CHAPTER FOURTEEN The Civil War CAMPAIGNS AND BATTLES The Virginia Front, 1862 Antietam: Lee went on the offensive again, moving north through Western Maryland. McClellan had the good luck of obtaining a copy of Lee’s orders, which showed that a Confederate force was splitting off to take Harper’s Ferry. But instead of acting quickly, McClellan once again hesitated. This gave Lee time to collect his forces behind Antietam Creek, near the town of Sharpsburg, Maryland. On September 17, McClellan’s force of 87,000 repeatedly charged on Lee’s force of 50,000, with staggering casualties on both sides. McClellan had the opportunity to break through Confederate lines toward the end of the day, but hesitated, allowing Lee’s remaining forces to escape back into Virginia. Antietam was technically a Union victory, but McClellan had squandered an opportunity to destroy the Confederate army. It was the bloodiest one-day conflict of the war. McClellan Replaced: Beyond frustrated, Lincoln replaced McClellan in November with Ambrose E. Burnside, who turned out to be short-lived mediocrity. Burnside, in turn, was replaced by a string of other ineffective generals, until Grant took command in the spring of 1864.
CHAPTER FOURTEEN The Civil War CAMPAIGNS AND BATTLES The Virginia Front, 1862 – Confederate Dead at Antietam
CHAPTER FOURTEEN The Civil War CAMPAIGNS AND BATTLES 1863: The Year of Decision Chancellorsville: General Joseph Hooker commanded the Army of the Potomac in early 1863, and moved into position near Chancellorsville, Virginia, to face Lee’s army. From May 1-5, Lee attacked on both flanks, barely allowing Hooker to escape with his army. But Lee’s best officer, “Stonewall” Jackson, was fatally wounded during the battle. Vicksburg: While Union forces were repeatedly frustrated in the East, their luck was much better in the West, under Ulysses S. Grant. Grant seized the well protected fortress at Vicksburg on July 4, 1863, after a lengthy siege. This fortress overlooked the Mississippi and was of huge strategic importance. Later, the Union would take Chattanooga and open the way for an aggressive offensive into Georgia. Gettysburg: In June 1863, Lee aggressively moved into Pennsylvania. The Army of the Potomac, led by Hooker, but then George C. Meade, who took command on June 28, moved to meet Lee, and faced each other at the Battle of Gettysburg from July 1-3. Lee attacked first at Cemetery Ridge, but the effort failed. On the second day, he ordered 15,000 men to cross open territory, losing roughly 10,000 men in the effort. On July 4, Lee had to withdraw from Gettysburg, the same day as the fall of Vicksburg. Gettysburg marked a big turning point in favor of the Union in the war.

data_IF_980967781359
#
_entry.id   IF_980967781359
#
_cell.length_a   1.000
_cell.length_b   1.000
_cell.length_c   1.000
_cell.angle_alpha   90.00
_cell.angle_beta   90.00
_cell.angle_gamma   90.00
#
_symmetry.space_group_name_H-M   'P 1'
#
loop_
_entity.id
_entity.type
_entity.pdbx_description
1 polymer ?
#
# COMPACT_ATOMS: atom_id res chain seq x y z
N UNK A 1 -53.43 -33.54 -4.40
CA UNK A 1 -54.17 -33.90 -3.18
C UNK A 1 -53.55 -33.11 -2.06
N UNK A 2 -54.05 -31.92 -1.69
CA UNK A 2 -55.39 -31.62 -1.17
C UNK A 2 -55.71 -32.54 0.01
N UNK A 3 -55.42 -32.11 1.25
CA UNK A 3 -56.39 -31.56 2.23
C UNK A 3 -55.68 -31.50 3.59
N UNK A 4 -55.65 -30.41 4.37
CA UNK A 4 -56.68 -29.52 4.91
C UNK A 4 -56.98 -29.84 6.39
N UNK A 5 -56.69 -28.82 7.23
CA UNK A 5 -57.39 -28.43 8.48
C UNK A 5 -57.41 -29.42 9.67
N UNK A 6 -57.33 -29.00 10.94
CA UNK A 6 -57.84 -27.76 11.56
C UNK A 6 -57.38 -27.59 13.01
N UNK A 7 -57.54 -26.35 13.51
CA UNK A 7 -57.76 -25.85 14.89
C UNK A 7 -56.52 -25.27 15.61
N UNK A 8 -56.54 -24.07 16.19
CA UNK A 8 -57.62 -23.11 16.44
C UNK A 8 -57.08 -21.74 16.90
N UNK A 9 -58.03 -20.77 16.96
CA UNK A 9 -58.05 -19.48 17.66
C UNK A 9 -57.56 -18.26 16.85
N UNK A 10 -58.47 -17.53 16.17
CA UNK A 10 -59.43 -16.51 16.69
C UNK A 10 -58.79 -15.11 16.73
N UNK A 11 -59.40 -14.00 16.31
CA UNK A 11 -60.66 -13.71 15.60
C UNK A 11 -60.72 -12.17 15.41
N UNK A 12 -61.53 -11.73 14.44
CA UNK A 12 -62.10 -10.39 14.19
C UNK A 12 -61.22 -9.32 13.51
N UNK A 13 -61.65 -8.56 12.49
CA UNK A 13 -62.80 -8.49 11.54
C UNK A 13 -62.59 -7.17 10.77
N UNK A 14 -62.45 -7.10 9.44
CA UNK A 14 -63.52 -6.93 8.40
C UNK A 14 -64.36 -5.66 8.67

CHAPTER FOURTEEN The Civil War CAMPAIGNS AND BATTLES The Last Stage, 1864-1865 Grant’s Northern Campaign: Grant, who became overall commander of Union forces in spring 1864, was at last a leader who shared Lincoln’s vision that the Confederate army and resources must be destroyed, and that strategic maneuverings over territory were of much lesser value. He began a direct march toward Richmond, fighting several bloody battles with Lee along the way, including the Battle of the Wilderness (May 5-7), and the Battle of Spotsylvania Court House (May 8-12), in which 12,000 Union soldiers died and an unknown number of Confederated perished. Eventually, Grant made it to the fortress town of Petersburg, not far from Richmond, and laid siege to it. It was an important railroad and communications hub, which if the Union took, would cut off the capital from the rest of the Confederacy. William Tecumseh Sherman: Meanwhile, the Army of the West under a ferocious Union general, William Tecumseh Sherman, pushed east through Georgia toward Atlanta, meeting much less resistance than Grant met in Virginia. After the Battle of Kenesaw Mountain on June 27, Sherman was able to move on Atlanta and take it by September 2, at which point he burned it to the ground.
CHAPTER FOURTEEN The Civil War CAMPAIGNS AND BATTLES The Last Stage, 1864-1865 Sherman’s “March to the Sea”: Sherman then left Atlanta and he and his forces cut a sixty-mile swathe of destruction, burning and looting everything in their path, all the way to Savannah, Georgia. When that city surrendered on Dec. 22, he turned northward toward South Carolina, planning to meet up with Union forces in North Carolina. Sherman did much to break the will of the Southerners. Closing in on Richmond: In April 1865, Grant’s forces finally captured a critical railroad junction at Petersburg, effectively cutting off the city from the rest of the rest of the Confederacy. Lee informed the Confederate government that the city could no longer be defended, and the government and most of the white population fled. Mobs set fire to buildings, and the Union troops, with Lincoln in tow, walked through the smoldering ruins the next day. Appomattox Court House: Lee moved westward with his remaining 25,000 men in hopes of finding a way around Union forces and meet up with Confederate forces to the South, but pursued by Grant, he decided that further bloodshed was futile, and surrendered to Grant at Appomattox Court House on April 9.